There are three included by default. They are labeled Strong, Medium, and Light. You have the option to rename them and change any of the compression settings for each profile. You can even add additional profiles on top of the default options.
Once you have the profiles set up, you can start using the app. One of my favorite features is the side-by-side comparison tool. As I was setting up my profiles, I was trying to determine what I wanted the settings to be. This comparison option gave me the ability to see exactly how much I was losing with the different levels of compression.
On some PDFs, it’s perfectly fine for the images to lose their fidelity because they are just for reference. But some PDFs I want to be print-ready without the unnecessary bulk. The comparison tool guided me so that I had good options for different project types.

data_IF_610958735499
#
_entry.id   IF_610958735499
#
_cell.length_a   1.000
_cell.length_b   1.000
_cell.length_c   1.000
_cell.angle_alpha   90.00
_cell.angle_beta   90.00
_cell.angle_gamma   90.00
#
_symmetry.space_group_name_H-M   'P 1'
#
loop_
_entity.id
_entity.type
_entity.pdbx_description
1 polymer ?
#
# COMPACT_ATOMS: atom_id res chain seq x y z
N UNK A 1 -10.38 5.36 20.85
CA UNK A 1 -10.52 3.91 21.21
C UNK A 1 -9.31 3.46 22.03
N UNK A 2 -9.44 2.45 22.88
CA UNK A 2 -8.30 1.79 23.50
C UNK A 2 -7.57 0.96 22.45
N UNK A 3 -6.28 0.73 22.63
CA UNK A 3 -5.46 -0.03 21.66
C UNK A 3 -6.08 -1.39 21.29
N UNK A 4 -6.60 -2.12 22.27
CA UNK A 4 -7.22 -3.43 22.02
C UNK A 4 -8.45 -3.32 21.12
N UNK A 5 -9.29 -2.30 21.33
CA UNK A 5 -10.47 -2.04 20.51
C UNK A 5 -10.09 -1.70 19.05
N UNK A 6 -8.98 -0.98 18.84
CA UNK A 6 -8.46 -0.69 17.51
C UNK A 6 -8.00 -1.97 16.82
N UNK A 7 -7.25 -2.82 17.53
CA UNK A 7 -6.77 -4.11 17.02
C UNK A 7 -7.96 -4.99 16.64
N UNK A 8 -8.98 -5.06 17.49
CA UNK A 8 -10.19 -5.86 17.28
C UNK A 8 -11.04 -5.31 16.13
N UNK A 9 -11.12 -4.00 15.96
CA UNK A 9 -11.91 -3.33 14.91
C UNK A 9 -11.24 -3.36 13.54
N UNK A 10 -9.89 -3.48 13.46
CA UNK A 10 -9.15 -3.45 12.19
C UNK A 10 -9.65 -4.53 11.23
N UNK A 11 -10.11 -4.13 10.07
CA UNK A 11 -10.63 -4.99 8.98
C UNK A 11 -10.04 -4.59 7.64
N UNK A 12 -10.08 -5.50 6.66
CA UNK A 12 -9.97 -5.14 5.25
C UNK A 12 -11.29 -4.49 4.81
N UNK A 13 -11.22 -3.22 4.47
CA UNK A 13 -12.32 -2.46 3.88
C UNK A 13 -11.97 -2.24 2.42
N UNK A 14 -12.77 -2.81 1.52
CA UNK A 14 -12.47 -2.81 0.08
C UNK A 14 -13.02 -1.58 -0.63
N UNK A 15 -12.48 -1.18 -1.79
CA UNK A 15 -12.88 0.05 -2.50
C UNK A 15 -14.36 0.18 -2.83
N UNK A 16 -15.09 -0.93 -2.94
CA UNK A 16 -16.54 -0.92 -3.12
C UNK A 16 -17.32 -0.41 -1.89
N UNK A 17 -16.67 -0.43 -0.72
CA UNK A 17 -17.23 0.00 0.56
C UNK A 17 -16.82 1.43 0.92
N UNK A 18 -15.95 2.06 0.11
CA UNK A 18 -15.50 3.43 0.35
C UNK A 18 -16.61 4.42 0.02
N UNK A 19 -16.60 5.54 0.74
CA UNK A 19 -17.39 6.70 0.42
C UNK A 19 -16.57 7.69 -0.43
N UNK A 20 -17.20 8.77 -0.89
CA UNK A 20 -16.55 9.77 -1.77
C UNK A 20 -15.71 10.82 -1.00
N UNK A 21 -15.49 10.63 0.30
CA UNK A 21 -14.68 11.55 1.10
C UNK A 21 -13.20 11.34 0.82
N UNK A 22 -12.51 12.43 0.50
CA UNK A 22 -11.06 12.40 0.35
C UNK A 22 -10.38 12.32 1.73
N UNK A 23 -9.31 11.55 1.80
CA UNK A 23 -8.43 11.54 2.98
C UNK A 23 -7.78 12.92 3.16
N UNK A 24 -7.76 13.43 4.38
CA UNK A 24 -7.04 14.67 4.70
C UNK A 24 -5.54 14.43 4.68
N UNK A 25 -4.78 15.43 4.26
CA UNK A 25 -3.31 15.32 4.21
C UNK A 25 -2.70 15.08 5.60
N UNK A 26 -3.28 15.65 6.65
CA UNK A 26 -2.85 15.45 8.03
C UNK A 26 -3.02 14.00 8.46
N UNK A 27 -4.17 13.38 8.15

As I mentioned above, I’m working on archiving all my older files and backing them up onto a NAS. As it turns out, this ended up being a great use case for PDF Squeezer. Not long ago I received the Synology DS1821+ to review. My goal with it was to transfer all the files I had stored on my dying Drobo to the new Synology NAS. These files make up several TB of data.
One entire folder on the Drobo was filled with PDF documents I have collected over the years. I developed a workflow for backing up these files so that they would take up the least amount of file space possible. Here are the steps I took.
- I used PDF Squeezer’s batch compression tool to shrink the file size of the individual PDFs.
- I used Keka‘s 7Zip compression option to zip the PDFs together.
By following this 2-step process, I was able to decrease file sizes up to 90% of their original file size. The table below shows an example of the file sizes step-by-step using this process.
|File Size||Percent Change (%)|
|PDF Squeezer compression||706kb||6%|
|Keka 7Zip compression||670kb||–|
I love great software and PDF Squeezer has been a great utility app. It’s been around for a long time and it’s developed extremely well. Everyone at some point has used or uses PDFs so getting PDF Squeezer is a no-brainer. Just do it. You will be happy you did.